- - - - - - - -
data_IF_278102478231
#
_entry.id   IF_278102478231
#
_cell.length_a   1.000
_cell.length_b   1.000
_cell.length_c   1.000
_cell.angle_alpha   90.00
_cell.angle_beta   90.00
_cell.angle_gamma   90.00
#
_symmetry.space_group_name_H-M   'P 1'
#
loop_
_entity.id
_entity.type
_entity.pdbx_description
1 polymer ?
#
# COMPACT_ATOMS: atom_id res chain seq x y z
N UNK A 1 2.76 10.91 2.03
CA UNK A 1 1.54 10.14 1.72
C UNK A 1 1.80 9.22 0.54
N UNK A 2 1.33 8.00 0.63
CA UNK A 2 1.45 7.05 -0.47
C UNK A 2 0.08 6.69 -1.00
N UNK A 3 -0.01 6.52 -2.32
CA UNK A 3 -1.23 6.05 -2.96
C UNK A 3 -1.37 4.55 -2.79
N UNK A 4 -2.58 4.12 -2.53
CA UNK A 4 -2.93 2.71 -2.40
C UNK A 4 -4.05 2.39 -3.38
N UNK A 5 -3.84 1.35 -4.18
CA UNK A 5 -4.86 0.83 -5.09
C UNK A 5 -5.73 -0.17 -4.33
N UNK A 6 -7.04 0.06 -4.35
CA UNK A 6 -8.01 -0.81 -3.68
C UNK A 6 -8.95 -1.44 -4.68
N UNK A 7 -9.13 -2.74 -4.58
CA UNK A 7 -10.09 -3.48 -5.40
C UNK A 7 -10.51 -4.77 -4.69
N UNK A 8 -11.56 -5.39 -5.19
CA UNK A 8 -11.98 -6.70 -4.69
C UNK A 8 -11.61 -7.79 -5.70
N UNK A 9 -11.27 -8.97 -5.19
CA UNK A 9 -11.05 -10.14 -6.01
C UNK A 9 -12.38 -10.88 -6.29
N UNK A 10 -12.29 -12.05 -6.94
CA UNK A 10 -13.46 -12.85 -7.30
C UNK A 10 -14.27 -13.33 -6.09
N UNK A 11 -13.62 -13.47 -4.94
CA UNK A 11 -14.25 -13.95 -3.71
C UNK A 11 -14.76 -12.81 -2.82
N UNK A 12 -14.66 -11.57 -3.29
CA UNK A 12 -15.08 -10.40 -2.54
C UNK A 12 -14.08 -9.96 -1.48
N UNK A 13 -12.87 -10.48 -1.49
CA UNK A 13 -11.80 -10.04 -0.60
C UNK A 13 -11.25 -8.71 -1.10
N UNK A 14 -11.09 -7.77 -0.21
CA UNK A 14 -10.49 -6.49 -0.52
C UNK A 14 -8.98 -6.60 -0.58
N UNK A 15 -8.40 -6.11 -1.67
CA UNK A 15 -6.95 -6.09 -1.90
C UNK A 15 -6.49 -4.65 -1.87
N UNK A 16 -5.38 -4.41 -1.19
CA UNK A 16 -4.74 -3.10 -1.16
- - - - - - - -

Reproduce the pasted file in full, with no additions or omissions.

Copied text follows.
data_IF_278102478231
#
_entry.id   IF_278102478231
#
_cell.length_a   1.000
_cell.length_b   1.000
_cell.length_c   1.000
_cell.angle_alpha   90.00
_cell.angle_beta   90.00
_cell.angle_gamma   90.00
#
_symmetry.space_group_name_H-M   'P 1'
#
loop_
_entity.id
_entity.type
_entity.pdbx_description
1 polymer ?
#
# COMPACT_ATOMS: atom_id res chain seq x y z
N UNK A 1 2.76 10.91 2.03
CA UNK A 1 1.54 10.14 1.72
C UNK A 1 1.80 9.22 0.54
N UNK A 2 1.33 8.00 0.63
CA UNK A 2 1.45 7.05 -0.47
C UNK A 2 0.08 6.69 -1.00
N UNK A 3 -0.01 6.52 -2.32
CA UNK A 3 -1.23 6.05 -2.96
C UNK A 3 -1.37 4.55 -2.79
N UNK A 4 -2.58 4.12 -2.53
CA UNK A 4 -2.93 2.71 -2.40
C UNK A 4 -4.05 2.39 -3.38
N UNK A 5 -3.84 1.35 -4.18
CA UNK A 5 -4.86 0.83 -5.09
C UNK A 5 -5.73 -0.17 -4.33
N UNK A 6 -7.04 0.06 -4.35
CA UNK A 6 -8.01 -0.81 -3.68
C UNK A 6 -8.95 -1.44 -4.68
N UNK A 7 -9.13 -2.74 -4.58
CA UNK A 7 -10.09 -3.48 -5.40
C UNK A 7 -10.51 -4.77 -4.69
N UNK A 8 -11.56 -5.39 -5.19
CA UNK A 8 -11.98 -6.70 -4.69
C UNK A 8 -11.61 -7.79 -5.70
N UNK A 9 -11.27 -8.97 -5.19
CA UNK A 9 -11.05 -10.14 -6.01
C UNK A 9 -12.38 -10.88 -6.29
N UNK A 10 -12.29 -12.05 -6.94
CA UNK A 10 -13.46 -12.85 -7.30
C UNK A 10 -14.27 -13.33 -6.09
N UNK A 11 -13.62 -13.47 -4.94
CA UNK A 11 -14.25 -13.95 -3.71
C UNK A 11 -14.76 -12.81 -2.82
N UNK A 12 -14.66 -11.57 -3.29
CA UNK A 12 -15.08 -10.40 -2.54
C UNK A 12 -14.08 -9.96 -1.48
N UNK A 13 -12.87 -10.48 -1.49
CA UNK A 13 -11.80 -10.04 -0.60
C UNK A 13 -11.25 -8.71 -1.10
N UNK A 14 -11.09 -7.77 -0.21
CA UNK A 14 -10.49 -6.49 -0.52
C UNK A 14 -8.98 -6.60 -0.58
N UNK A 15 -8.40 -6.11 -1.67
CA UNK A 15 -6.95 -6.09 -1.90
C UNK A 15 -6.49 -4.65 -1.87
N UNK A 16 -5.38 -4.41 -1.19
CA UNK A 16 -4.74 -3.10 -1.16